Castlevania 3 Menu: Stages - Manual - Walkthrough - Passwords - Weirdness - Opening - Ending - Foreign

Castlevania 3: Foreign Release Info

Akumajo Densetsu (Legend of Demon Castle) was released in America as Castlevania 3: Dracula's Curse. The Japanese version used an extremely advanced memory mapper developed by Konami known as VRC6. Konami (and many other companies) actually developed their own memory mapper chips in Japan, but most had to use Nintendo mappers when brought to the US. The Japanese version of this game included slightly improved graphics in some places, and immensely better music (using lots of digitized instrument samples.) While the American version used the very advanced MMC5, it was still not as powerful as the Konami one, and thus things were altered.

Among the bizarre changes: The lettering used on the menu is different - the Japanese version has the same font in the original, while the NES version uses a more stylized gothic font. Also, the "HELP ME" code does not work in the Japanese version. The cross in the intro sequence is not as detailed (the American is on the left, Japanese on the right.) I don't know if this is for religious reasons or mapper capabilities.) The clouds in the prologue sequence move to the left in the Japanese version - they're entirely static in the American one.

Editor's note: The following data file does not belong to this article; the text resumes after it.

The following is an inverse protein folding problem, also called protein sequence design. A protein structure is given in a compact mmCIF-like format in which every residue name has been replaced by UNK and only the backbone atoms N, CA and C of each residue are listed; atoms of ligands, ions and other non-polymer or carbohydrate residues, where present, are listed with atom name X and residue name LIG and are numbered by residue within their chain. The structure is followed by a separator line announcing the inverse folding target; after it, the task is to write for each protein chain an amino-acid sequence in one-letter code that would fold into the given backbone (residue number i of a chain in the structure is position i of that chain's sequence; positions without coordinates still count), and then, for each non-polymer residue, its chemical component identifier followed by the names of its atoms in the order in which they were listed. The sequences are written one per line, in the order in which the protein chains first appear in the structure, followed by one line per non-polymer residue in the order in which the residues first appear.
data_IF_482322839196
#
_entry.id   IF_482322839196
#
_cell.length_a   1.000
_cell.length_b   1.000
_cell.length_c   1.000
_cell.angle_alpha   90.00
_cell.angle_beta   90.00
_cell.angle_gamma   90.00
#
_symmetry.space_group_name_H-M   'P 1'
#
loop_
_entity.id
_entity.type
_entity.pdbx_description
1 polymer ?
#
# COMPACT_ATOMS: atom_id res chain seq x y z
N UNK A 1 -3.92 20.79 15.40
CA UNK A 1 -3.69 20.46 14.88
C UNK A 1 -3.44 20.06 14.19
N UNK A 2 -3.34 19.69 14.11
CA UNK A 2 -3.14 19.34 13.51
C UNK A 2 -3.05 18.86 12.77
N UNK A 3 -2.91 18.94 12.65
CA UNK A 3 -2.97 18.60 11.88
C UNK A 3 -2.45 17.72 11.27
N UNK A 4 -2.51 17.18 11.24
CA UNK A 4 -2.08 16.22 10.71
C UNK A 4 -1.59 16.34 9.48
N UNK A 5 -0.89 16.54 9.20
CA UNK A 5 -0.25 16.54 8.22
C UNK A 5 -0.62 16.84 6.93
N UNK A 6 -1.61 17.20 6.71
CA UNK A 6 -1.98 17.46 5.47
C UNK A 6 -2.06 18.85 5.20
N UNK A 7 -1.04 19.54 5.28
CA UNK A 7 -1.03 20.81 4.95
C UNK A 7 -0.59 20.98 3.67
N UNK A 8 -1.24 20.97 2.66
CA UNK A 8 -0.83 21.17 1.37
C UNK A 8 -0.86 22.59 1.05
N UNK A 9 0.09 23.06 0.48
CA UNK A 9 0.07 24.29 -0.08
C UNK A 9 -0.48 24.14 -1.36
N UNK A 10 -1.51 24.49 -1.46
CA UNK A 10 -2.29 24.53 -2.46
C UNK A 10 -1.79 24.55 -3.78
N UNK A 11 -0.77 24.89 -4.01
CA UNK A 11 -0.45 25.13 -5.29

There are small changes to the enemy design. The zombies look significantly less human in the NES version. The igor monsters are actually little demonic frogs in the Japanese version. And the Levaiathan Gargoyle is comprised of different colors. Also, the statues in level 8 of the castle are unclothed like SCV4.

NES Version Famicom Version

For some odd reason, Trevor is left handed in the American version but right handed in the Japanese one. He shakes his compatriots hands differently. In Sypha's case, it even looks as if he's holding out her hand, to kiss it.

NES Version Famicom Version

There are also small gameplay differences...the enemy damage structure is was altered. Rather than having the stage dictate the damage (i.e. two bars for the first two stages, three bars for the third and more, etc.) damage you take depends on the enemy that hits you. This makes it harder early in the game, but easier a bit later. Grant always has a throwing dagger that he can use at any time, and The final battle with Dracula is easier because you restart outside his chamber (instead of before those swinging pendulums.) I actually own the cartridge of this, but due to the differences between the Nintendo Entertainment System and Famicom hardware, the music does not play correctly.

Thanks to Alexandre Kubrusly for the information about the handshake switch, and the pictures.

Check out samples from Dracula Best 1 to hear the Japanese version.

You can also download the NES versions MP3s to compare.

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Castlevania Games - Castlevania 3 - CV3 Foreign